NBC was the big winner in the most coveted age group during this November's sweeps-but what constitutes a winner for advertisers? It's not simply a buy in the highest-rated network or the highest-rated program-it's a buy in a program that delivers more viewers than promised.
In that regard, the big bargain is WB's "Smallville," which posted a 7 household share through Nov. 25 vs. an expected 3.8 share, a whopping 84% over-delivery for advertisers. UPN's new "Star Trek" show "Enterprise" was the second best buy of all network shows this season, delivering nearly 70% more than share expectations.
A TV share is a percentage of households tuned to a particular show; a TV rating represents a percentage of all TV homes.
The data was computed by comparing actual Nielsen Media Research season-to-date household program shares with Advertising Age's Survey of TV Household Share Estimates on May 10 that calculated pre-season estimates by surveying media agencies and networks. Advertising agencies typically figure estimates in the spring for the coming fall broadcast season to help determine the value and pricing of each network show.
Fox's "The Bernie Mac Show" is the third-best program purchase so far this season, nearing 50% more than the anticipated rating. WB's returning "Charmed" was next, at 42% higher, while NBC's Thursday night heavyweight "Friends" came in fifth.
For national TV advertisers, new shows are the big gambles-unlike returning network shows, they have no track record. But in buying these programs advertisers can hit the jackpot, by gaining more audience than they paid for. Still, big national advertisers hedge their bets, buying a range of other shows as well.
"It's similar to buying stocks-if you buy individual stocks, you can do better," said Doug Seay, senior VP-director of national broadcast for Publicis Groupe's Publicis & Hal Riney, New York. "But most people aren't that smart. Most people buy shows like a mutual fund. You spread your risk."
Even if a show fails, it's not that disastrous. There's an insurance policy in which networks offer advertisers make-good commercial inventory to compensate for the difference in audience numbers guaranteed to them at the time of the buy.
For instance, media agencies were estimating Walt Disney Co.-unit ABC's now-cancelled "Bob Patterson" to register a 13.6 share, but it ended with only an 8 share. Advertisers will be "made good" up to the 13.6 share in other shows. Additionally, they have the right to keep their spot in that time period-now occupied by "NYPD Blue." That show is now averaging a 15.0 share, an improvement over "Patterson."
Some advertisers may not want to be in the replacement show, although it can also work in their favor. "Sometimes you can get two 7 rated programs, or even a spot in `ER' later in the year," said one buyer.
Of all the shows on the list, NBC's "Inside Schwartz" is viewed by most programming executives as a less-than-stellar performer for NBC. Even though its time period is right behind "Friends," one of the overall best-rated shows, "Schwartz" keeps only 69% of its lead-in audience share. Typically, networks like the lead-in to be in the 75% to 80% range. Still, for advertisers, "Inside Schwartz" is a bargain of sorts, over-delivering on expectations by some 37%.
NBC's improved performance for "Friends" this year has helped it retain its industry-leading ranking among the key adults 18-49 during this November sweeps, with a Nielsen Media Research 5.1 rating and 13 share. The show benefited from guest appearances from Sean Penn and Brad Pitt. The adults 18-49 demographic is the most highly sought-after of national advertisers, and NBC has now won the November sweeps in that age group six of the last seven years.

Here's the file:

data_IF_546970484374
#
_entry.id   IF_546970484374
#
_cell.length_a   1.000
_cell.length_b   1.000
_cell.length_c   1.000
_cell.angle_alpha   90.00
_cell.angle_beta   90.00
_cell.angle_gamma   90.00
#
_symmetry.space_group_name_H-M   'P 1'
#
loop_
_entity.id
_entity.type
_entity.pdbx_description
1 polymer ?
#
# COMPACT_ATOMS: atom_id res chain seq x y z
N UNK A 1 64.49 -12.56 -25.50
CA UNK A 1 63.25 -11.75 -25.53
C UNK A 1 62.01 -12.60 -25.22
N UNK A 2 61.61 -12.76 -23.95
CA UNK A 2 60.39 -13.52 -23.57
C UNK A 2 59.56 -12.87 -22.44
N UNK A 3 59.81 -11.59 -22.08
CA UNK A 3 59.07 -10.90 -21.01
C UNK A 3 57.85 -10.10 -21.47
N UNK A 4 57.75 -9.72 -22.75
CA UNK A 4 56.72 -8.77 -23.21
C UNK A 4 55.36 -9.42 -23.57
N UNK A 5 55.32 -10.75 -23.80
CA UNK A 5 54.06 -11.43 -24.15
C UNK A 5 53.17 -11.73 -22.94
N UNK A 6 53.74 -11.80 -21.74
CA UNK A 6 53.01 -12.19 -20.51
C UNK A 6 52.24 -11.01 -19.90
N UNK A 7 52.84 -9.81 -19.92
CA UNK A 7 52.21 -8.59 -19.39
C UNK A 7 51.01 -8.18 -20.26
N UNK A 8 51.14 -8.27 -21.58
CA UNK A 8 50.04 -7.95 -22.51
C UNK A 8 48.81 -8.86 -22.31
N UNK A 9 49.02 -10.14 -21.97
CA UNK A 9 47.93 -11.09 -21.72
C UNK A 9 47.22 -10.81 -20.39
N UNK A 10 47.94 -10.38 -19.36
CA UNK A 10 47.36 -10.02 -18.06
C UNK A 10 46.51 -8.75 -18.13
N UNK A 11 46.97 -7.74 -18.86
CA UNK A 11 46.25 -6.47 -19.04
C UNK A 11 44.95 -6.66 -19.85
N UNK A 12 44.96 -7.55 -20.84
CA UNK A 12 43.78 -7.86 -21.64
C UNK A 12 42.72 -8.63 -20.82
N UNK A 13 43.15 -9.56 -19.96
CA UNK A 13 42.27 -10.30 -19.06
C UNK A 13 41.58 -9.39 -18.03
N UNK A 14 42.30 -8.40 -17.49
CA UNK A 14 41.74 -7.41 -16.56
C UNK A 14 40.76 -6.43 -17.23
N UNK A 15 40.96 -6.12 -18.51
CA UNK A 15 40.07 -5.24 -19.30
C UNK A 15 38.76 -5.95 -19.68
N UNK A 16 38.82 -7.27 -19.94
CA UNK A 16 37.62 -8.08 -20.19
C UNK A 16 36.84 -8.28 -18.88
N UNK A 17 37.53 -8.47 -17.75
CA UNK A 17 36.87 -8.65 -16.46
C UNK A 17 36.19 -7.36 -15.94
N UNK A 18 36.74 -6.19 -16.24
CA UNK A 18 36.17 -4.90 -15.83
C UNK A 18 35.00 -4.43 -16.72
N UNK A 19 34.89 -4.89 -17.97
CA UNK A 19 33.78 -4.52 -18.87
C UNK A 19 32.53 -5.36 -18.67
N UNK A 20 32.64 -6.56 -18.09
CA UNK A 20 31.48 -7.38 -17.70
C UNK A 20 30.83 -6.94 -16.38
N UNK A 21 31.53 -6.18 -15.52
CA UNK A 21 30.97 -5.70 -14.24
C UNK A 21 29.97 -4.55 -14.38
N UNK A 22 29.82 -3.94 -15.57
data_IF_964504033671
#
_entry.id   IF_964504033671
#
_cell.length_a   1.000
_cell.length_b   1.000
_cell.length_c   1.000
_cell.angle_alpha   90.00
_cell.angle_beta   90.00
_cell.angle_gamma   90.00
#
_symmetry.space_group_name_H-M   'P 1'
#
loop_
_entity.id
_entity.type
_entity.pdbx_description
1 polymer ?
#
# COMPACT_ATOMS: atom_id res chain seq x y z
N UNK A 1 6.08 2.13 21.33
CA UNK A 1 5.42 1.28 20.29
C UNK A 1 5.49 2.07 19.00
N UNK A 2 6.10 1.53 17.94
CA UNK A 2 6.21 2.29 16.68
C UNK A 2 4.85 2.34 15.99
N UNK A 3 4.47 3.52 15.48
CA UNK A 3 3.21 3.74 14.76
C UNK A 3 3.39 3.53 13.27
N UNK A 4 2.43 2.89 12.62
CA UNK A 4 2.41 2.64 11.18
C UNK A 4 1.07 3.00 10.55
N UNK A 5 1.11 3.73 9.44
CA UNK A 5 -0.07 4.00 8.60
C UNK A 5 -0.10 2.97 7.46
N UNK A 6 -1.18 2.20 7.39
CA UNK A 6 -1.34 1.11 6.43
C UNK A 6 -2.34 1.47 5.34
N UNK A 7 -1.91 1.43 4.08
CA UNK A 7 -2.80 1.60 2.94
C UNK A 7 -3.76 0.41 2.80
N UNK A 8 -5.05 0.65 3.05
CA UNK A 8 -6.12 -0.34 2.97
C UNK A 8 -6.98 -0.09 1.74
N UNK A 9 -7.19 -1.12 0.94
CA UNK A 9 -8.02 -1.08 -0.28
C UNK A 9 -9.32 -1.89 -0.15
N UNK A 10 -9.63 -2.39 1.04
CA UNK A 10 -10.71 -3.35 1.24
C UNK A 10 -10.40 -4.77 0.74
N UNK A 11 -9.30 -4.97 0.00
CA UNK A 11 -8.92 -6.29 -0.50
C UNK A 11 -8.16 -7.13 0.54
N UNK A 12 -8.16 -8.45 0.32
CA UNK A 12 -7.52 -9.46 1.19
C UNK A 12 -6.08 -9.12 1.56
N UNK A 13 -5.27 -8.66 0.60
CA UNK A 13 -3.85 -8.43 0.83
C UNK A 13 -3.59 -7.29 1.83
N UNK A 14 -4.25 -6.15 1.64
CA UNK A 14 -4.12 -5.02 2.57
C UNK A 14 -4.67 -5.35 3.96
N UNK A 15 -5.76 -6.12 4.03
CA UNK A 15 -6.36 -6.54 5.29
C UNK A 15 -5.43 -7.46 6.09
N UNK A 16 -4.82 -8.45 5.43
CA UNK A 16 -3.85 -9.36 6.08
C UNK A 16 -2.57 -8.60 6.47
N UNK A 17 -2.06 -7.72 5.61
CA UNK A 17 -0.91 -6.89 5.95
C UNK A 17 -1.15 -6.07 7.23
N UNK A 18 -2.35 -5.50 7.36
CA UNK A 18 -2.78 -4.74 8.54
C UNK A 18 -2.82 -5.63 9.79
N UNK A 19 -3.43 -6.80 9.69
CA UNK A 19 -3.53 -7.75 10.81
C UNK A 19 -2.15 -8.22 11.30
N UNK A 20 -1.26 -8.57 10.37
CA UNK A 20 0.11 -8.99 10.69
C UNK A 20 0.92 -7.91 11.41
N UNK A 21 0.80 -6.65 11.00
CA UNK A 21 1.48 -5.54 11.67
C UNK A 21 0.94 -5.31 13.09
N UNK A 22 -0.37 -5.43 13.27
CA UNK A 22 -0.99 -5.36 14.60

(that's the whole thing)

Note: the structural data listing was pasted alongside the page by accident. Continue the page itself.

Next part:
Even so, the network lost ground year-to-year, 11% lower than its 18-49 rating during last November sweeps. "NBC is a big loser too," said Lyle Schwartz, senior VP-director of media research for WPP Group's Media Edge, New York. "Despite losses they were able to sustain themselves, only because they had a big lead in the adults 18-49 race last year."
NBC narrowly beat out Fox, which posted a Nielsen 5.0 rating and 13 share among adults age 18-49. Fox benefited immensely from the week-long delay of the World Series which pushed three of its games into the first week of the November sweep.
The adults sweeps race between News Corp.'s Fox and General Electric Co.'s NBC was so close that there was a split along genders. "The interesting thing is that Fox wins the men 18-49 and NBC wins the women 18-49," said Mr. Schwartz.
Perhaps the greatest improvement, however, went to Viacom's CBS. The network won the total viewership race, with 13.7 million viewers to NBC's 12.9 million. CBS has now won total viewership three sweeps in a row, and was up 18% in adults 18-49 and 13% in adults age 25-54. This was CBS's highest-rated November sweeps in adults 18-49-with a 4.5 rating and 12 share-since November 1996.
CBS surely benefited from airing many specials which networks are increasingly turning to in sweep periods. This included high-rated efforts "The Carol Burnett Show: Show Stoppers," "Michael Jackson's 30th Anniversary Special" and "I Love Lucy 50th Anniversary Special." About 29% of CBS's November sweep programming came from specials vs. 10% a year ago, according to Media Edge. As a comparison, NBC only filled 14% of its sweeps airtime with specials.
November sweeps numbers for Viacom's UPN improved because of "Buffy the Vampire Slayer" and "Enterprise." UPN posted double-digit increases among females; somewhat less for men. AOL Time Warner-owned WB's numbers are generally off, though, down 14% in 18-34 and off 13% in the teen 12-17 demographic.